Another Chicken Post

Okay, finally….here is the roasted chicken post.  I meant to post this like six days ago, but I didn’t.  I’m lame.  I’m sorry.  Don’t be mad. 

I gotta say real quick, though, this roasted chicken is better than the other roasted chicken that I made a few weeks ago.  I got this recipe from Martha Stewart’s magazine, and I think we can all agree that girlfriend knows what she’s talkin’ about.  If you’re going to make a chicken, make this one.  I mean, the other one was good, but this one was goooooooooood.  Okay?  So make this chicken.  You’ll be happy that you did, I promise.

Here’s what you need:

We’ve got 1 whole chicken (about 4.5 lbs.), an onion, a few potatoes, butter, olive oil, sea salt (or regular, whatever you have is fine), fresh rosemary, and some cornstarch.  Do not forget the cornstarch, people, because this is what will make the skin of your chicken nice and crispy. 

The first thing to do fill a pot with water and set it to boiling.  Then, peel your potatoes and cut them into big chunks, like this:

We’re going to boil them for just a little bit, about 10 – 12 minutes, to make them a little tender.  Don’t overcook them though, because they’ll cook some more with the chicken later on.  So throw them in the boiling water and ignore them for a little bit, okay?

Once you’ve got the taters boiling, peel and cut your onion.  We’re going for big chunks here, too.

Now put the onions aside, and let’s turn our attention to the chicken.  Gulp.  We have to touch raw meat….that still very much resembles a live animal….minus the head, feet, feathers, eyeballs, and other parts.  But still.  It sorta gives me the creepies.

Remove the packaging, rinse the bird, and pat it dry.

Hello, chicken.  Right now, you are gross, and I don’t want to touch you.  In a few hours, though, my feelings will change.  Don’t worry.

Take your rosemary and gently insert it into the cavity.  Sick.  All kinds of vulgar images are filling my head.

Rosemary insertion has been completed. (Also, I know it looks like my hand and the chicken are covered in stuff, and that is because they are.  Don’t be alarmed and think you’ve forgotten a step; your hands and your chicken will be all grody soon enough. I was just doing everything out of order because I’m weird like that sometimes.)

Now we need to put the yummy stuff on the outside of the chicken to make it flavorful and yummy and crispy.  Take your salt and your cornstarch, and mix it together, like this:

If you want, make a little extra and put it in a baggie and try to sell it to your extreme Christian neighbors just to see the look on their faces. 

Just kidding, don’t do that.  They may start laying hands on you and speaking in tongues.

Back to the chicken.  And again, make sure the bird is pretty dry.  This is way easier with a dry chicken and you’ll get better results.  Take the butter and a cooking brush (or whatever else is handy) and start smearing the butter all over the chicken.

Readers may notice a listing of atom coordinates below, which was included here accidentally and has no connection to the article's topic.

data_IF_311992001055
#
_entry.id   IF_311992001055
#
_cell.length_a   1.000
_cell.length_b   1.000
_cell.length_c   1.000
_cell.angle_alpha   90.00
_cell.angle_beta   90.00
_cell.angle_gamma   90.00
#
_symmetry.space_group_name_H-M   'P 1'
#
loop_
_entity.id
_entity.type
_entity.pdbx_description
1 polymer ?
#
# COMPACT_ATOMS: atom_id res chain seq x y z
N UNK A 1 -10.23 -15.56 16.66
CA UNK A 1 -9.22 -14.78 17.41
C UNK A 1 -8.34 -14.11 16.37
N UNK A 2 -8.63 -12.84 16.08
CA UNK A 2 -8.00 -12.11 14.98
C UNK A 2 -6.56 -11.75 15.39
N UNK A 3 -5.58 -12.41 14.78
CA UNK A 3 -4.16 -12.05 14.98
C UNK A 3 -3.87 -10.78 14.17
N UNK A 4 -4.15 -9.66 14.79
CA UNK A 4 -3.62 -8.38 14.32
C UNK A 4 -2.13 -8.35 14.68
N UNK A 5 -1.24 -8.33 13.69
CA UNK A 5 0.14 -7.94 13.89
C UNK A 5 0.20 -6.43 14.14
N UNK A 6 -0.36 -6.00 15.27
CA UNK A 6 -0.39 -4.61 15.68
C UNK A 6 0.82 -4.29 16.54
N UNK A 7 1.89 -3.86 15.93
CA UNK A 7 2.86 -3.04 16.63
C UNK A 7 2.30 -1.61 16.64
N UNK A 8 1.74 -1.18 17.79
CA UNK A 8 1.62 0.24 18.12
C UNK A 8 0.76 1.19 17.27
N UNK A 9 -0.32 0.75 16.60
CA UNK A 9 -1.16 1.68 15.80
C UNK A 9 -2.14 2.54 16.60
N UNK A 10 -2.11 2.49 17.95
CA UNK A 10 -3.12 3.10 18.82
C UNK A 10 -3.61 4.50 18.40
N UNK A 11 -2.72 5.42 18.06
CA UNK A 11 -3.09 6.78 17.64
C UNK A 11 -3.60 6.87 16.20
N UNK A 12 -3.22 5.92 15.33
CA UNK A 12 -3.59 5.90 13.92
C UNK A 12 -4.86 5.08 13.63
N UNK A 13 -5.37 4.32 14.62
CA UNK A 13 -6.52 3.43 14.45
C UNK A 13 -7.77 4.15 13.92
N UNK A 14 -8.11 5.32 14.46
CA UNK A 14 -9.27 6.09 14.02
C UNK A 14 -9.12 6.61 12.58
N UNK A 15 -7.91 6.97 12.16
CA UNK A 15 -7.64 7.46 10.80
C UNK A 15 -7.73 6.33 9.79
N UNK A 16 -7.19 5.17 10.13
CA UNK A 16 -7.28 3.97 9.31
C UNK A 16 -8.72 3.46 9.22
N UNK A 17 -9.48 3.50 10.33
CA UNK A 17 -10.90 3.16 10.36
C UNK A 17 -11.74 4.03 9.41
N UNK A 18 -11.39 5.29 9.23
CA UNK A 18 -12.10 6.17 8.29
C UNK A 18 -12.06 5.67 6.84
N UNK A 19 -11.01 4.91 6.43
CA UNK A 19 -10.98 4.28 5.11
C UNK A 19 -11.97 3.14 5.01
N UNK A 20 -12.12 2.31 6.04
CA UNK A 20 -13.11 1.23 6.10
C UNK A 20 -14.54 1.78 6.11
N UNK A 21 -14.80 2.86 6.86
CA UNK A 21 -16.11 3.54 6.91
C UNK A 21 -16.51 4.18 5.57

Keep smearing, friends.

Smear until the chicken is coated in butter.  Then take out that white, powdery substance from before, and start rubbing it into the bird.

There.  Now the chicken is ready to be trussed, which, I’m not gonna lie, I suck at.  I had to tie and re-tie this mofo up like 19 times before it stayed put.  So good luck.  Truss it and set it aside, because it’s time to turn our attention back to the potatoes, which should be just the right amount of “tender” by now.

Drain them, and pour in about a tablespoon of olive oil, followed by a good shake or two, or what the hell, three of salt.

Throw in the onion chunks that you cut earlier, then gently stir it all to coat the veggies in the oil and salt.  Now transfer them to a baking pan, making a space in the center for the chicken.  Oh, and if you like, sprinkle a little more rosemary on top of the potatoes and onions.  I love rosemary and didn’t have any more fresh, so I just added a bit of dry.

Ain’t she purty?  Yes, I think so too.  Now snap out of it and put this whole thing in the oven, uncovered, for about 30 minutes.  Here’s what it’ll look like afterward:

See how it’s starting to get nice and golden?  That’s exactly what it’s supposed to do.  Now we want it to be even more golden, so turn the potatoes and onions so they cook evenly, and stick that baby back in the oven for another 30.

Look at it now:

Oh my yums.  I had to use every ounce of will power and restraint to keep from yanking off a leg and gnawing on it right then and there.  I’m not joking.  At all.

Okay, so while that was cooking, I also decided to make some asparagus and hollandaise sauce to go with it, since it’s so easy and delicious.  Real quick, here’s how you make hollandaise….grab a stick of butter, some lemon juice, and separate a couple of eggs because you’re going to use the yolk only.  On VERY LOW heat, whisk together 2 egg yolks with the juice of 1 lemon until it thickens.  Add in the butter, whisking constantly on low heat until the mixture thickens and looks like this:

This is just a very, very basic hollandaise recipe, and to be honest, I don’t have the exact measurements for the ingredients.  I just eyeball and then taste it to see what’s missing.  You might add a little salt or some Dijon mustard to spice it up, but this is a really versatile sauce that is great on veggies, eggs, rice, and lots of other stuff.

And there is the complete meal.  Super easy and super tasty.  I command you to make it.  The chicken was moist with crispy skin and lots of flavor from the salt, butter, and rosemary.  The potatoes and onions had a nice texture as well, soft on the inside and just a little crispy on the outside.  The asparagus with hollandaise was the perfect accompaniment.  



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